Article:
About NJ Veteran Journal:
The New Jersey Veteran Journal is an official publication of the New Jersey Department of Military and Veterans Affairs and is intended to serve New Jersey's veterans, their families, friends and concerned individuals and groups. All correspondence should be sent to:
Veteran Journal Editor, NJDMAVA/PA, PO Box 340,
Trenton, NJ 08625-0340
NEW FACES ON FINAL FAREWELL TEAMStory and photo by Sgt. Wayne Woolley, DMAVA Public Affairs
The new full-time members of the Brig. Gen. William C. Doyle Veterans Memorial Cemetery Honor Guard, from left, Air Force Master Sgt. Dennis Macomber, Army Master Sgt. Francis Adams, Petty Officer 1st Class Jermaine Smith and Spc. Cesar Rodriguez.
Some of the names have changed, but the mission for the men and women who are the public face of the nation's busiest state-run veterans' cemetery has not.
"We try to give the veteran the dignity they deserve," said Dennis Macomber, a retired Air Force Master Sergeant who assumed the duties of Honor Guard Coordinator at Brig. Gen. William C. Doyle Memorial Veterans Cemetery in February, replacing Patrick Looney, a former Chief Warrant Officer who retired.
Joining Looney in retirement were two other Doyle honor guard mainstays, Sgt. 1st Class Anthony Bokeko and Senior Chief Petty Officer Kenneth McAfee.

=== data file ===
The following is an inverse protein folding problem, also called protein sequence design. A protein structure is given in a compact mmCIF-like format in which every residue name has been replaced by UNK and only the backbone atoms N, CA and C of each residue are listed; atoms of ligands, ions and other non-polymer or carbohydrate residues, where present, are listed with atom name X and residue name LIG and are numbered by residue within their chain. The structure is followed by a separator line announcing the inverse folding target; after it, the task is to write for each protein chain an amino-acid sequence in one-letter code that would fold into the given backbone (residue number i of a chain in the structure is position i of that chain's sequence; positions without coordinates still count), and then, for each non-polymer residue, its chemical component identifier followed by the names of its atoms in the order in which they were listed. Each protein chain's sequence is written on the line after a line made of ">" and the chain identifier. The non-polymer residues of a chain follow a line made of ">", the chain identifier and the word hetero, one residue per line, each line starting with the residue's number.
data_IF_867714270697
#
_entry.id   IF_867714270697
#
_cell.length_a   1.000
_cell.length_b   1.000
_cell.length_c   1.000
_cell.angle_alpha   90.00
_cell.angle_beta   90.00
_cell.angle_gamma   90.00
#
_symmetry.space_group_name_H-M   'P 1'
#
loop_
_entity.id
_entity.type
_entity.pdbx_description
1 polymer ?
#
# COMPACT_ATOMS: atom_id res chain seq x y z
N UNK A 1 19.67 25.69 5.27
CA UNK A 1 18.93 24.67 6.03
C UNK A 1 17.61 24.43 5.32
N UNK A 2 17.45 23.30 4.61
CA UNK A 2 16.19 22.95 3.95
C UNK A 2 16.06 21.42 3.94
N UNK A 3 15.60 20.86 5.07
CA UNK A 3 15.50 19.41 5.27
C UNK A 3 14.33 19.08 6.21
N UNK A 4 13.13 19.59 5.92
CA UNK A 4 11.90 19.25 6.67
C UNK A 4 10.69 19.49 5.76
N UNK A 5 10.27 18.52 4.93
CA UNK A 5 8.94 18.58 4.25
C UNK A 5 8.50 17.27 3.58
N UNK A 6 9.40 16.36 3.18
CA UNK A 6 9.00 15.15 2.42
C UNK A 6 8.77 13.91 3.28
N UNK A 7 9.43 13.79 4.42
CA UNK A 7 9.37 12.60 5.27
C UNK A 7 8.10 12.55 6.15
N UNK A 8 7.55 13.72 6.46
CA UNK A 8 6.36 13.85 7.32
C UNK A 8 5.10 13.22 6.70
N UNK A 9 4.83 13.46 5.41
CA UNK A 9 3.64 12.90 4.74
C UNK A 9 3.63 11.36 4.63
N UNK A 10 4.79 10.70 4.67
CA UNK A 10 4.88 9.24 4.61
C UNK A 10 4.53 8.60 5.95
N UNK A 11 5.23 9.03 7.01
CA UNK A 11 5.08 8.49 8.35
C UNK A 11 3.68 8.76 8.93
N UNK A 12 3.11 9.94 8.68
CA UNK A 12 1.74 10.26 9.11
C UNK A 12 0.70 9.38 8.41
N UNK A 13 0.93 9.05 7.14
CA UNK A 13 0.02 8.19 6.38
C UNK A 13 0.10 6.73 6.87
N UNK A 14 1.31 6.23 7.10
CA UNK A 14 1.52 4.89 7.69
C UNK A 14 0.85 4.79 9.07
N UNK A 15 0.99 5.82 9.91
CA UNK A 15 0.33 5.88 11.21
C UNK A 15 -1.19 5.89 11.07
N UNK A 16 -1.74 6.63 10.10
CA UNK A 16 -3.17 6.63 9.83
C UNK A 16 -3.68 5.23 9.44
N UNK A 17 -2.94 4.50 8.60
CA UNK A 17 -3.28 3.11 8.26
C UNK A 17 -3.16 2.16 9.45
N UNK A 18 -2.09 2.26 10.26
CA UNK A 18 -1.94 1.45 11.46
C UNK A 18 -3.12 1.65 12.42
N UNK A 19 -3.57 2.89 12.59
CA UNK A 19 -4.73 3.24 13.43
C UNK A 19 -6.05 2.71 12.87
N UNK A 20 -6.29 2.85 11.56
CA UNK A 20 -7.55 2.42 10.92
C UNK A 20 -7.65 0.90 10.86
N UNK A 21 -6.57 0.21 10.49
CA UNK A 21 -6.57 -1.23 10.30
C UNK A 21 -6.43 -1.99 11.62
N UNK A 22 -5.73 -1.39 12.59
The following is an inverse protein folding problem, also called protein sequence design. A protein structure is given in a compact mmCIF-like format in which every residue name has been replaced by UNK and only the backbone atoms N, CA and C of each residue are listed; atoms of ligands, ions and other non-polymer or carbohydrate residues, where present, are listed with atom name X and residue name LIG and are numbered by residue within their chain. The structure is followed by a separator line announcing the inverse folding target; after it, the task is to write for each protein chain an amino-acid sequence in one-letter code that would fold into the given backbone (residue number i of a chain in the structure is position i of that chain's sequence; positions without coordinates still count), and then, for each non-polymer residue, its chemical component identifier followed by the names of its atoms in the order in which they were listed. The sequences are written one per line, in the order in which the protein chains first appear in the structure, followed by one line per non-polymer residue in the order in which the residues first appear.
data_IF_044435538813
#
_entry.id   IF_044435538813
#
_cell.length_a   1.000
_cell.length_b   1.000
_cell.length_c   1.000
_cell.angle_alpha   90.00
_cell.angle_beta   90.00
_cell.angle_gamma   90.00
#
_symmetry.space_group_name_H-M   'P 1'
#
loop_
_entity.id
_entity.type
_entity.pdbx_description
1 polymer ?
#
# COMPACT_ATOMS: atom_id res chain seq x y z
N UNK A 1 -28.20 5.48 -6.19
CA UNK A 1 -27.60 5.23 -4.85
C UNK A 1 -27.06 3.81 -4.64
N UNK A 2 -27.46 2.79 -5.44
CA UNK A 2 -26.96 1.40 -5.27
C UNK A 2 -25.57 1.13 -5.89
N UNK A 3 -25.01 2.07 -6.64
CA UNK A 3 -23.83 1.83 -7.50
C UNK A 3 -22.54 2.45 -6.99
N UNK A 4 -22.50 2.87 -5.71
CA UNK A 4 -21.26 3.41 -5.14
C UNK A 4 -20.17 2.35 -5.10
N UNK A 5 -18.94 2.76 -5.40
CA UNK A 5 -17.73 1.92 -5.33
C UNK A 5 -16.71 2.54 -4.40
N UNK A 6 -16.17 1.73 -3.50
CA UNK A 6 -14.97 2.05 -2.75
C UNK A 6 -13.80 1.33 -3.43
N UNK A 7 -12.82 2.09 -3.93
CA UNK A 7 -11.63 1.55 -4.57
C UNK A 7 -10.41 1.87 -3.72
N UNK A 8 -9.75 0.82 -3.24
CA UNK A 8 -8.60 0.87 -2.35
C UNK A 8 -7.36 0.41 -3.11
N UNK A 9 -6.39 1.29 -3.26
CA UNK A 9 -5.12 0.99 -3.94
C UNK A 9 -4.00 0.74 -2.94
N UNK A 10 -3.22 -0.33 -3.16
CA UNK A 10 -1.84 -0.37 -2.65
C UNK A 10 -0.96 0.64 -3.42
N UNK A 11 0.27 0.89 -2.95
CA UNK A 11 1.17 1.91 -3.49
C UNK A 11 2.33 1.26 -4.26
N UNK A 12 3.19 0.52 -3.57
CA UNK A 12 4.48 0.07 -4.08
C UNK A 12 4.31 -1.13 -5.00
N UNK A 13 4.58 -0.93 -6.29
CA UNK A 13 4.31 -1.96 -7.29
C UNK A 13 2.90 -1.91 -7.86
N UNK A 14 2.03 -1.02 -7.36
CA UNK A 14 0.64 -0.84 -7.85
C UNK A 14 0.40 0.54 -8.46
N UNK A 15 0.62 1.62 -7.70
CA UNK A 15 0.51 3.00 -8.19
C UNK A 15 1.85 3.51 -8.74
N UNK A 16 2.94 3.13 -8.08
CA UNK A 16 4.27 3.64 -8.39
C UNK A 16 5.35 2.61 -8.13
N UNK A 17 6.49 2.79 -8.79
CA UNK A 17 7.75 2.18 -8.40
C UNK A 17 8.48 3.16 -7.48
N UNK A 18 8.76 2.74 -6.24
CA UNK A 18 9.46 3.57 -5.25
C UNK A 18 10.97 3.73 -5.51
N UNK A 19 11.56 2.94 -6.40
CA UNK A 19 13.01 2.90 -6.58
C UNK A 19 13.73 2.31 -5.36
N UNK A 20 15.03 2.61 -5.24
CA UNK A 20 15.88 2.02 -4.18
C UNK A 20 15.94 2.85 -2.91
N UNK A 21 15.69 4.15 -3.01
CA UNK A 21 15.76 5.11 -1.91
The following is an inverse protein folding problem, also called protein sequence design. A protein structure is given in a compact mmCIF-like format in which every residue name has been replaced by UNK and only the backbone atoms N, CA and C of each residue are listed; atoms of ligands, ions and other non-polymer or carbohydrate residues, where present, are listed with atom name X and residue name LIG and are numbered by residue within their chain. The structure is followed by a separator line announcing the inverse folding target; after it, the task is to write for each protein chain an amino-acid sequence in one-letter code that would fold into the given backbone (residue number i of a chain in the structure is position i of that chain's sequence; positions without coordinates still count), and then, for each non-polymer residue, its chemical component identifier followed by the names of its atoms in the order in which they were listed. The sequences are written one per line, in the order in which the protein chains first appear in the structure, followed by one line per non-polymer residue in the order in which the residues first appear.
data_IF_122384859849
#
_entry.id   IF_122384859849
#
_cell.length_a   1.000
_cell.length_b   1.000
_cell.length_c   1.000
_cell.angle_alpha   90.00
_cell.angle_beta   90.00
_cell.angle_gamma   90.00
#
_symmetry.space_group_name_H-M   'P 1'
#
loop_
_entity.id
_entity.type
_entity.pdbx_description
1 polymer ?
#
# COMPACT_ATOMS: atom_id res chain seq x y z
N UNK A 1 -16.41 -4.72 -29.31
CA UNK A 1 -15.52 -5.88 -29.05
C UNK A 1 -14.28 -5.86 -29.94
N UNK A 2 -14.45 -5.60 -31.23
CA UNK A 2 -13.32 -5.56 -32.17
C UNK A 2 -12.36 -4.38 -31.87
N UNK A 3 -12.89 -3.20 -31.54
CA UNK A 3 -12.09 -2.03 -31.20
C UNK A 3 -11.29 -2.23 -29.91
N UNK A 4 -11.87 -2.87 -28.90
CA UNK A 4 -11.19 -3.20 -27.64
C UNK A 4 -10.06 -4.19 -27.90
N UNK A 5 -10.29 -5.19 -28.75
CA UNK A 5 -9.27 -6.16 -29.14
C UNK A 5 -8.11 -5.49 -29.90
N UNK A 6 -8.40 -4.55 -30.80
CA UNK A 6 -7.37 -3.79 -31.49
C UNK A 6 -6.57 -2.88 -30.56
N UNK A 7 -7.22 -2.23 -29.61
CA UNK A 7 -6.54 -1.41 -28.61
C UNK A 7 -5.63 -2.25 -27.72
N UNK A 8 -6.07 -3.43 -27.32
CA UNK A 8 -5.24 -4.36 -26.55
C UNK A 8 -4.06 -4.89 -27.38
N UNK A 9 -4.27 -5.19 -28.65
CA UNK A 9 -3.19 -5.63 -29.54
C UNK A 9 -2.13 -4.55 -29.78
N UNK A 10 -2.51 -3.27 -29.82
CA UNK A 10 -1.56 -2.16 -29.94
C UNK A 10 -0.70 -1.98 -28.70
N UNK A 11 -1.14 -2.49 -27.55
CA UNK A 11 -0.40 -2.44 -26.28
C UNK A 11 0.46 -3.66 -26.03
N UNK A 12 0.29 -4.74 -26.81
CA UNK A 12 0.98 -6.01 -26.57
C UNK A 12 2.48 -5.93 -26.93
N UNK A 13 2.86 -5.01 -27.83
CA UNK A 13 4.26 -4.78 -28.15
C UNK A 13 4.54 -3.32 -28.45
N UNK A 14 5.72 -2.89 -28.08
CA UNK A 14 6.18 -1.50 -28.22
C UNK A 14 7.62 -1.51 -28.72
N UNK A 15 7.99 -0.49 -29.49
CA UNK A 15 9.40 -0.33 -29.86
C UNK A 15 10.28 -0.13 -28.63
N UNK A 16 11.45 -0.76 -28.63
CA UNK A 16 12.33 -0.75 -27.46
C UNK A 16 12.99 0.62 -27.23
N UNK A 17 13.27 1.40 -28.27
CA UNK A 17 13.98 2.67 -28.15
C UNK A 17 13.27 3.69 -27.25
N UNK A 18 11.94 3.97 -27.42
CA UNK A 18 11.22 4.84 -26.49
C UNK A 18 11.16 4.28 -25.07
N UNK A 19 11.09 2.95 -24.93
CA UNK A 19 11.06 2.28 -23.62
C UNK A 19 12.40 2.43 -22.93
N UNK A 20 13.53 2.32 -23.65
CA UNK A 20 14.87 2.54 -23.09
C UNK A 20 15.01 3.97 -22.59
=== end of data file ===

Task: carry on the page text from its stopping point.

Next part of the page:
The newest full-timers on the honor guard are: Spc. Cesar Rodriguez, Petty Officer 1st Class Jermaine Smith and Army Master Sgt. Francis Adams.
"We're all working hard, making sure we hit the ground running," Smith said.
They better. The cemetery is busier than it has ever been since opening 15 years ago, and is on pace this year to break the annual interment record of 2,944 set last year. On one recent day, the Doyle staff handled 26 memorial services, another record.
The new crew has some help with the blistering pace. Air Force Master Sgt. Darlene Sparks remains the sentinel at the cemetery entrance, greeting funeral entourages as they arrive and ensuring they reach the chapel in time.
Twila Pritchett is another familiar face in the chapel office, handling the crush of phone calls and paperwork and generally making sure the trains run on time.
Keeping things on schedule in the chapel is a duty that also falls to Doug Fish and Pierre Lamereaux, two other longtime cemetery employees.
When a hearse arrives outside the chapel, Macomber and his team begin assisting family members to their seats and handing final paperwork while Fish and Lamereaux scramble behind the scenes, readying the chapel, moving the casket into place and making sure the grounds outside the chapel are tidy.
Although Fish has other duties at the cemetery, he considers the memorial services to be the most important. He makes it a point to never leave the grounds during his lunch break. He wants to make sure no debris blows into the parking lot is still on the ground when a family arrives.
"These are important days for these families," he said.
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